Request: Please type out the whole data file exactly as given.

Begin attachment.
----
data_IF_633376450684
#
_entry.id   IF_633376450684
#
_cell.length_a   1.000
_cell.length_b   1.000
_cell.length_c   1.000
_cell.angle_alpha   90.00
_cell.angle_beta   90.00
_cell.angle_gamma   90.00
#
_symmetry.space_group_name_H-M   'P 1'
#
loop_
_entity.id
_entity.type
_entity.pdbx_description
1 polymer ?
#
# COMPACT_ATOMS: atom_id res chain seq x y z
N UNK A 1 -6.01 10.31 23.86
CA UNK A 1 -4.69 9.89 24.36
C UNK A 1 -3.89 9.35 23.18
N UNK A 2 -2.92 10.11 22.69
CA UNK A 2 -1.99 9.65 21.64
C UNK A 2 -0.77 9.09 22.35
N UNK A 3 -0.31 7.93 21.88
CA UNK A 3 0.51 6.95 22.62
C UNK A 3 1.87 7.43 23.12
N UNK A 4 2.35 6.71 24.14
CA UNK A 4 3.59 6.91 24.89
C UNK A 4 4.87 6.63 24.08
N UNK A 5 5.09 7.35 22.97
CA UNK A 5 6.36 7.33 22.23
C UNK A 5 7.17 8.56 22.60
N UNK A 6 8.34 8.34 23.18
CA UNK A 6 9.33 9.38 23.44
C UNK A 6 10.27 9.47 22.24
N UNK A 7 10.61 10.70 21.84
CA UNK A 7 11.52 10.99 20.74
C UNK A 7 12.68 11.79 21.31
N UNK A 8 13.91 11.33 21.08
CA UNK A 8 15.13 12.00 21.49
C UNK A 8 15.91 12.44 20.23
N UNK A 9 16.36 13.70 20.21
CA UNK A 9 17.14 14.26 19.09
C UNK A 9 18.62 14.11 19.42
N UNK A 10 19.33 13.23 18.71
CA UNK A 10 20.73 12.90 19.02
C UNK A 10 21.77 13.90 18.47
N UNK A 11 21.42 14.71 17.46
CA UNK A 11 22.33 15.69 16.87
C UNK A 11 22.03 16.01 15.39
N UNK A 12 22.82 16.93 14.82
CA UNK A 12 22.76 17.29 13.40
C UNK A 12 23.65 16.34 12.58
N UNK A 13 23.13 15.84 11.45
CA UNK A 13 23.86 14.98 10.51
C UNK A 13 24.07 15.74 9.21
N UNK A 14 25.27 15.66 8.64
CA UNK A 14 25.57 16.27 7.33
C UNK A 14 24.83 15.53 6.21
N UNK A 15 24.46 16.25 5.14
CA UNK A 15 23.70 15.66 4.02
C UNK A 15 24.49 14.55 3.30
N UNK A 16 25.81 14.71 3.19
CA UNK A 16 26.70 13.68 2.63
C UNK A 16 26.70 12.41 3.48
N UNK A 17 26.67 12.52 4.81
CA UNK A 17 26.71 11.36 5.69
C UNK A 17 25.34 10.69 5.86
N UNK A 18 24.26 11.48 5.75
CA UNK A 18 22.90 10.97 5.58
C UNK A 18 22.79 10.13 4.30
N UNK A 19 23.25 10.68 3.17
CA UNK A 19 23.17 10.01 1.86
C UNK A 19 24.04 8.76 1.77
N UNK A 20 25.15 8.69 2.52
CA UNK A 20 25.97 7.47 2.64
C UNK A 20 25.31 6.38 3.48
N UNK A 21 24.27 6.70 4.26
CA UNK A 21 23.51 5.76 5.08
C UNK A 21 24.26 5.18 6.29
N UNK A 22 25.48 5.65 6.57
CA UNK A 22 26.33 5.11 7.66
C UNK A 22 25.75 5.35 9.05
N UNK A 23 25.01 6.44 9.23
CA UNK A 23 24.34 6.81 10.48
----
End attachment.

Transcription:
data_IF_633376450684
#
_entry.id   IF_633376450684
#
_cell.length_a   1.000
_cell.length_b   1.000
_cell.length_c   1.000
_cell.angle_alpha   90.00
_cell.angle_beta   90.00
_cell.angle_gamma   90.00
#
_symmetry.space_group_name_H-M   'P 1'
#
loop_
_entity.id
_entity.type
_entity.pdbx_description
1 polymer ?
#
# COMPACT_ATOMS: atom_id res chain seq x y z
N UNK A 1 -6.01 10.31 23.86
CA UNK A 1 -4.69 9.89 24.36
C UNK A 1 -3.89 9.35 23.18
N UNK A 2 -2.92 10.11 22.69
CA UNK A 2 -1.99 9.65 21.64
C UNK A 2 -0.77 9.09 22.35
N UNK A 3 -0.31 7.93 21.88
CA UNK A 3 0.51 6.95 22.62
C UNK A 3 1.87 7.43 23.12
N UNK A 4 2.35 6.71 24.14
CA UNK A 4 3.59 6.91 24.89
C UNK A 4 4.87 6.63 24.08
N UNK A 5 5.09 7.35 22.97
CA UNK A 5 6.36 7.33 22.23
C UNK A 5 7.17 8.56 22.60
N UNK A 6 8.34 8.34 23.18
CA UNK A 6 9.33 9.38 23.44
C UNK A 6 10.27 9.47 22.24
N UNK A 7 10.61 10.70 21.84
CA UNK A 7 11.52 10.99 20.74
C UNK A 7 12.68 11.79 21.31
N UNK A 8 13.91 11.33 21.08
CA UNK A 8 15.13 12.00 21.49
C UNK A 8 15.91 12.44 20.23
N UNK A 9 16.36 13.70 20.21
CA UNK A 9 17.14 14.26 19.09
C UNK A 9 18.62 14.11 19.42
N UNK A 10 19.33 13.23 18.71
CA UNK A 10 20.73 12.90 19.02
C UNK A 10 21.77 13.90 18.47
N UNK A 11 21.42 14.71 17.46
CA UNK A 11 22.33 15.69 16.87
C UNK A 11 22.03 16.01 15.39
N UNK A 12 22.82 16.93 14.82
CA UNK A 12 22.76 17.29 13.40
C UNK A 12 23.65 16.34 12.58
N UNK A 13 23.13 15.84 11.45
CA UNK A 13 23.86 14.98 10.51
C UNK A 13 24.07 15.74 9.21
N UNK A 14 25.27 15.66 8.64
CA UNK A 14 25.57 16.27 7.33
C UNK A 14 24.83 15.53 6.21
N UNK A 15 24.46 16.25 5.14
CA UNK A 15 23.70 15.66 4.02
C UNK A 15 24.49 14.55 3.30
N UNK A 16 25.81 14.71 3.19
CA UNK A 16 26.70 13.68 2.63
C UNK A 16 26.70 12.41 3.48
N UNK A 17 26.67 12.52 4.81
CA UNK A 17 26.71 11.36 5.69
C UNK A 17 25.34 10.69 5.86
N UNK A 18 24.26 11.48 5.75
CA UNK A 18 22.90 10.97 5.58
C UNK A 18 22.79 10.13 4.30
N UNK A 19 23.25 10.68 3.17
CA UNK A 19 23.17 10.01 1.86
C UNK A 19 24.04 8.76 1.77
N UNK A 20 25.15 8.69 2.52
CA UNK A 20 25.97 7.47 2.64
C UNK A 20 25.31 6.38 3.48
N UNK A 21 24.27 6.70 4.26
CA UNK A 21 23.51 5.76 5.08
C UNK A 21 24.26 5.18 6.29
N UNK A 22 25.48 5.65 6.57
CA UNK A 22 26.33 5.11 7.66
C UNK A 22 25.75 5.35 9.05
N UNK A 23 25.01 6.44 9.23
CA UNK A 23 24.34 6.81 10.48